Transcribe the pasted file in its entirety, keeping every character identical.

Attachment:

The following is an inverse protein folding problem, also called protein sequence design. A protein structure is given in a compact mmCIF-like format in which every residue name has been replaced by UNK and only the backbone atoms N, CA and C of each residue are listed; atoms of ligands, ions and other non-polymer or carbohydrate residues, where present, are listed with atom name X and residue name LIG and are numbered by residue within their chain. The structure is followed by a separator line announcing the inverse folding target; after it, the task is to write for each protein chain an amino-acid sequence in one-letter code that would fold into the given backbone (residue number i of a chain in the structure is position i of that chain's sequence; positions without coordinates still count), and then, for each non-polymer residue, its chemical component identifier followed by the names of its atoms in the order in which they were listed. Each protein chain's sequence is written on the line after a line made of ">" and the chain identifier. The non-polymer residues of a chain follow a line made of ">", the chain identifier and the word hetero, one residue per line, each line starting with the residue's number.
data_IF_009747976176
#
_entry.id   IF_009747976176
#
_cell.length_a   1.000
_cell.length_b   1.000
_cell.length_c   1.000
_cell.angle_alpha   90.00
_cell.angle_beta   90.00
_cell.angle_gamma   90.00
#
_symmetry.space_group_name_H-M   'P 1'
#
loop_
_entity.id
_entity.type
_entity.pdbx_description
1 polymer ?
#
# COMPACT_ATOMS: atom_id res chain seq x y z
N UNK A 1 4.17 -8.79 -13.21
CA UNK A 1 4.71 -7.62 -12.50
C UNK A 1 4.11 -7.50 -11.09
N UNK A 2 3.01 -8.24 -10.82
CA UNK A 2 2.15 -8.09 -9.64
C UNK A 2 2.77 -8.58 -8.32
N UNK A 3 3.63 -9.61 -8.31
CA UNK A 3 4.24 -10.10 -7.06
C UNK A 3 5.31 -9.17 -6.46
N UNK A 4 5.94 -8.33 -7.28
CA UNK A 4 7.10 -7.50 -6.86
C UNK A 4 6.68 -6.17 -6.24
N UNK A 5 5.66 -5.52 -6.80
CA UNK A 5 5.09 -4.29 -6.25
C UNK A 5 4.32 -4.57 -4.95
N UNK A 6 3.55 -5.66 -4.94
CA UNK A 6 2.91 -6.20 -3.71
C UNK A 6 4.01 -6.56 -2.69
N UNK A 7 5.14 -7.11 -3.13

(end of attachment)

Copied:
The following is an inverse protein folding problem, also called protein sequence design. A protein structure is given in a compact mmCIF-like format in which every residue name has been replaced by UNK and only the backbone atoms N, CA and C of each residue are listed; atoms of ligands, ions and other non-polymer or carbohydrate residues, where present, are listed with atom name X and residue name LIG and are numbered by residue within their chain. The structure is followed by a separator line announcing the inverse folding target; after it, the task is to write for each protein chain an amino-acid sequence in one-letter code that would fold into the given backbone (residue number i of a chain in the structure is position i of that chain's sequence; positions without coordinates still count), and then, for each non-polymer residue, its chemical component identifier followed by the names of its atoms in the order in which they were listed. Each protein chain's sequence is written on the line after a line made of ">" and the chain identifier. The non-polymer residues of a chain follow a line made of ">", the chain identifier and the word hetero, one residue per line, each line starting with the residue's number.
data_IF_009747976176
#
_entry.id   IF_009747976176
#
_cell.length_a   1.000
_cell.length_b   1.000
_cell.length_c   1.000
_cell.angle_alpha   90.00
_cell.angle_beta   90.00
_cell.angle_gamma   90.00
#
_symmetry.space_group_name_H-M   'P 1'
#
loop_
_entity.id
_entity.type
_entity.pdbx_description
1 polymer ?
#
# COMPACT_ATOMS: atom_id res chain seq x y z
N UNK A 1 4.17 -8.79 -13.21
CA UNK A 1 4.71 -7.62 -12.50
C UNK A 1 4.11 -7.50 -11.09
N UNK A 2 3.01 -8.24 -10.82
CA UNK A 2 2.15 -8.09 -9.64
C UNK A 2 2.77 -8.58 -8.32
N UNK A 3 3.63 -9.61 -8.31
CA UNK A 3 4.24 -10.10 -7.06
C UNK A 3 5.31 -9.17 -6.46
N UNK A 4 5.94 -8.33 -7.28
CA UNK A 4 7.10 -7.50 -6.86
C UNK A 4 6.68 -6.17 -6.24
N UNK A 5 5.66 -5.52 -6.80
CA UNK A 5 5.09 -4.29 -6.25
C UNK A 5 4.32 -4.57 -4.95
N UNK A 6 3.55 -5.66 -4.94
CA UNK A 6 2.91 -6.20 -3.71
C UNK A 6 4.01 -6.56 -2.69
N UNK A 7 5.14 -7.11 -3.13